Your dental school experience is what you make of it. You have to work hard and earn the grades, the school, no matter what it is ranked, is not going to hand them to you. If you want to be at the super top of your class, you have to work for it. If you want to just pass, again, you still have to study for that too.

BTW Doggie, I thougt the info you are looking for is published in the book by the ADEA mentioned often in this forum.

And your patients will never ask where you went to dental school. If they do, they are probably a dental student.
 

steiner19er

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i know that i shouln;t post this but i will. This is the US news and world report from 1993, I made a photocopy of it some time ago. I really think that this info is useless. Not to mention that it only contains STATE schools, no privates (except Harvard oh la la). :rolleyes:

Your best school, is the one you feel most comfortable at. Also cost is a factor, some out-of-state schools get pretty hefty. Each school has their own strengths and weaknesses. You might want to be in an urban area (NYU, UCLA, Boston), or might want to rough it at SIU, Iowa, Nebraska. Not to mention do you want to be with 50 other people, 75 others or 230 others? There is no one best school. Not to mention you become a DDS or DMD in the end, and none of your patients care if you graduated from cheap state university, or expensive private school. Same goes for class rank. None of your patients (besides your mom), will know where u graduated in you class. #1 or #99, you are still a DDS. In fact, I asked my DDS what his rank was, I never got a straight answer, but he did fill my tooth, and I was happy. There are other factors too, such as facilities: do they have the computer simualted heads?, do you make your own dentures during your last 2 years? when will you first get your hands wet? etc..... So the decision is yours, NOT US news and World Reports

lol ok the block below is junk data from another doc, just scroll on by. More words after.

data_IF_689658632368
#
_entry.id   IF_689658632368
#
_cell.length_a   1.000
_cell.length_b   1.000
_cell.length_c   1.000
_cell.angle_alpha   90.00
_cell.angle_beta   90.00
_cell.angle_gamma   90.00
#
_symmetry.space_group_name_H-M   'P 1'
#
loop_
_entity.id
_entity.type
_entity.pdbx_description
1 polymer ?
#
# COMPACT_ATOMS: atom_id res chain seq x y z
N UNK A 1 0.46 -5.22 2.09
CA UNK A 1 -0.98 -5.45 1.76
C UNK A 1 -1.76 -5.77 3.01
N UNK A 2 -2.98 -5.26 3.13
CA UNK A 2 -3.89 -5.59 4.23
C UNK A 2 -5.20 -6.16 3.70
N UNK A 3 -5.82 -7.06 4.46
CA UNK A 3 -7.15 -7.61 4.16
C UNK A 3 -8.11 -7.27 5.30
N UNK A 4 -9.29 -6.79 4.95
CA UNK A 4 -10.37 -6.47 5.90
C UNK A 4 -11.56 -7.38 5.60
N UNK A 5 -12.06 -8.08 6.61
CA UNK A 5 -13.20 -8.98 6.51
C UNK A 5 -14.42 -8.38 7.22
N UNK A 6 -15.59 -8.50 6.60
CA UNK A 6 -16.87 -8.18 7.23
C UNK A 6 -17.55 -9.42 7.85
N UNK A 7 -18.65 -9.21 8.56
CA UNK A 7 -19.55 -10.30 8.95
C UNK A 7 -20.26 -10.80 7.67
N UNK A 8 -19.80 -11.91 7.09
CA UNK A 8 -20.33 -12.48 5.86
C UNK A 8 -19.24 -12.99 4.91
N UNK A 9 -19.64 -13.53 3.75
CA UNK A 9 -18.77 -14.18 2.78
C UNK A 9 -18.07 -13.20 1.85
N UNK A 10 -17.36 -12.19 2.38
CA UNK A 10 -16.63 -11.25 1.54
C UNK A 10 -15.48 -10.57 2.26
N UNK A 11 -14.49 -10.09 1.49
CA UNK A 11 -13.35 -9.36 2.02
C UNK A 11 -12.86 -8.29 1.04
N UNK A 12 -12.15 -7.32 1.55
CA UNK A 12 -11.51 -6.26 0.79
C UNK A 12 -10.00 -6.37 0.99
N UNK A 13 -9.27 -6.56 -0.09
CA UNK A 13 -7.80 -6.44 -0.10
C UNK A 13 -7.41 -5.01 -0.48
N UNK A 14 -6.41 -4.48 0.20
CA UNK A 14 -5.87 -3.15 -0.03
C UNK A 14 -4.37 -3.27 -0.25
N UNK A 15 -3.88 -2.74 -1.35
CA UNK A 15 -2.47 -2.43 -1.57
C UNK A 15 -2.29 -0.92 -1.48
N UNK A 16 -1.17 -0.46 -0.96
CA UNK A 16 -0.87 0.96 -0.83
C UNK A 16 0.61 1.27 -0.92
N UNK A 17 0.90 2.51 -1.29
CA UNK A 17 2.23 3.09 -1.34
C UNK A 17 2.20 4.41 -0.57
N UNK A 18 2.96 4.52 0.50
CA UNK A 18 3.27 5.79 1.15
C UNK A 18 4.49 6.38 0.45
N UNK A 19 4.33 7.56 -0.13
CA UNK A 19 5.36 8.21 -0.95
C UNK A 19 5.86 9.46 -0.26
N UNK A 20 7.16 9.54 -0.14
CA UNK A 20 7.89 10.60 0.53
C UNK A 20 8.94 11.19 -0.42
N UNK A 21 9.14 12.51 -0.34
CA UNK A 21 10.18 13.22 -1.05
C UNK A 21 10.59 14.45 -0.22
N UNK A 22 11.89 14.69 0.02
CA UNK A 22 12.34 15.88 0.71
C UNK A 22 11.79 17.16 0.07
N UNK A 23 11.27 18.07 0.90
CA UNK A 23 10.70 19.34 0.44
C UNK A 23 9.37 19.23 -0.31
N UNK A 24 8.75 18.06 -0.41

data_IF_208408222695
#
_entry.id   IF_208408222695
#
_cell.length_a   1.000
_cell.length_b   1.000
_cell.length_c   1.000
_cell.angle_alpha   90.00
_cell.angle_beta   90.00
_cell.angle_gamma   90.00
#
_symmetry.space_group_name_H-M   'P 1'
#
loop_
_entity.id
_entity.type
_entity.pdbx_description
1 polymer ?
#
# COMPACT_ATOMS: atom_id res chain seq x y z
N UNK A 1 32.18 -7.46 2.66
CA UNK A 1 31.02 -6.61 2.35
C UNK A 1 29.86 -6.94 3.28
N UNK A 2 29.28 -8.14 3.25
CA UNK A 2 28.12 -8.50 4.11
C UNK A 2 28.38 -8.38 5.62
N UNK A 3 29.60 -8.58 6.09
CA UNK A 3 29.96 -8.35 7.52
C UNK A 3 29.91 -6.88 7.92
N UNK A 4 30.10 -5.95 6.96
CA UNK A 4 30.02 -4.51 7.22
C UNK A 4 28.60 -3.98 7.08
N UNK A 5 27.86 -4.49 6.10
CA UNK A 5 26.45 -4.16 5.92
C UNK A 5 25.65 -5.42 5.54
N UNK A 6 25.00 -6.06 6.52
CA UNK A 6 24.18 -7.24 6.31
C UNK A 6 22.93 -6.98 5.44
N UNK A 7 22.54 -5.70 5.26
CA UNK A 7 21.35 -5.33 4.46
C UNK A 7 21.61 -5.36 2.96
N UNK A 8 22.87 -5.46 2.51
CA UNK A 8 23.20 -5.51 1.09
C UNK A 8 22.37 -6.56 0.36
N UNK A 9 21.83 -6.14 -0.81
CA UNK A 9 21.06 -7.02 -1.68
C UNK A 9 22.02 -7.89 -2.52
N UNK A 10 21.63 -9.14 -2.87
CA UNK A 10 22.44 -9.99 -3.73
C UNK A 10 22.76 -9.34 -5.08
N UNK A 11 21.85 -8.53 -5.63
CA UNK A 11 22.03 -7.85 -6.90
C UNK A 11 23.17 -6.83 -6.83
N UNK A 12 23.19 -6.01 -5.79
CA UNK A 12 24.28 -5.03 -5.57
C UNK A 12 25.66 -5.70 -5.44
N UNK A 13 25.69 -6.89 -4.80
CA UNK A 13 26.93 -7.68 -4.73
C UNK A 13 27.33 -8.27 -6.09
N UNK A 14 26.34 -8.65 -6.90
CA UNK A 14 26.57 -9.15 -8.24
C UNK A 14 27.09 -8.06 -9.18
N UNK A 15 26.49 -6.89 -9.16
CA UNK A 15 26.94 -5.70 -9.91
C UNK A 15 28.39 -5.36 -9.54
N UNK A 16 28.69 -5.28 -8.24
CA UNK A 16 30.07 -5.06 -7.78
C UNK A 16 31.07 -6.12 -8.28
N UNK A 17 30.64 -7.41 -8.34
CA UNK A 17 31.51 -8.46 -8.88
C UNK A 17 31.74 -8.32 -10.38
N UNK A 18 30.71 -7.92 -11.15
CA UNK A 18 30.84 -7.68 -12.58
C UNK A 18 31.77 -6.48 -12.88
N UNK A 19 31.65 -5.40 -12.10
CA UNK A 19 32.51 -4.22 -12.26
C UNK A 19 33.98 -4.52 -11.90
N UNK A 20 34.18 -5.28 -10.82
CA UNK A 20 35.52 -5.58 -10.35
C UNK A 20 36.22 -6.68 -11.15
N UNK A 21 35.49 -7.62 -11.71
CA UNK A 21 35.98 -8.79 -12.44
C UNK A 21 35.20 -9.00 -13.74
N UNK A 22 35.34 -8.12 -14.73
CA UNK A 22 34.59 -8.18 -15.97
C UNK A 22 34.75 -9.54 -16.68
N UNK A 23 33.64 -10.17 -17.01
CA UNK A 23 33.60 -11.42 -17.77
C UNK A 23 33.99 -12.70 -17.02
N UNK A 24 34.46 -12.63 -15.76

but neglecting what I said here it is. Note there are many schools tied for each position, it doesn;t go 1,2,3....10. It goes 1, 2, 3,3,3, 6, 7,7,7,7,7,7, 13,13,13,13,13

1. U. Texas San Antonio
2. Univ of North Carolina
3. Univ of Washington
3. Univ of Iowa
3. Univ of Michigan
6. SUNY Buffalo
7. Univ of Alabama
7. Univ. of Minnesota
7. Univ. of Maryland
7. Indiana Univ.
7. UCLA
7. UCSF
13. Baylor
13. Ohio state
13. Virgina Commonwealth
13. Harvard
13. U Conn
 

gryffindor

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Steiner - Thanks for your post. It just goes to show how useless rank is for dental school and why the dental schools did away with it. If 6 schools tied for spot #7 and you get into two of these #7 schools like UCLA and UCSF, how does the rank help you decide which one to attend?

THis is from the Baylor Dental School website

"The major problem is that the rankings were based on the perception of Deans, administrators, faculty and others about the relative quality of the schools and not on any objective criteria that compared "apples to apples". The dental schools complained bitterly to US News and as a result US News has discontinued ranking US dental schools. Parenthetically, the dental schools were given wide acclaim by our colleagues in higher education as being the only education enterprise that has stood up to US News. As you may know, rankings of all colleges and universities are under intense criticism by our colleagues in the higher education community. "

Steiner is right. None of your patients will care what your class rank was. But if you are trying to apply for a residency spot in ortho or endo, you can bet that many programs will look at your rank with a magnifying glass. I have had many orthodontists tell me this. So whether or not rank matters depends on what your ultimate goal is.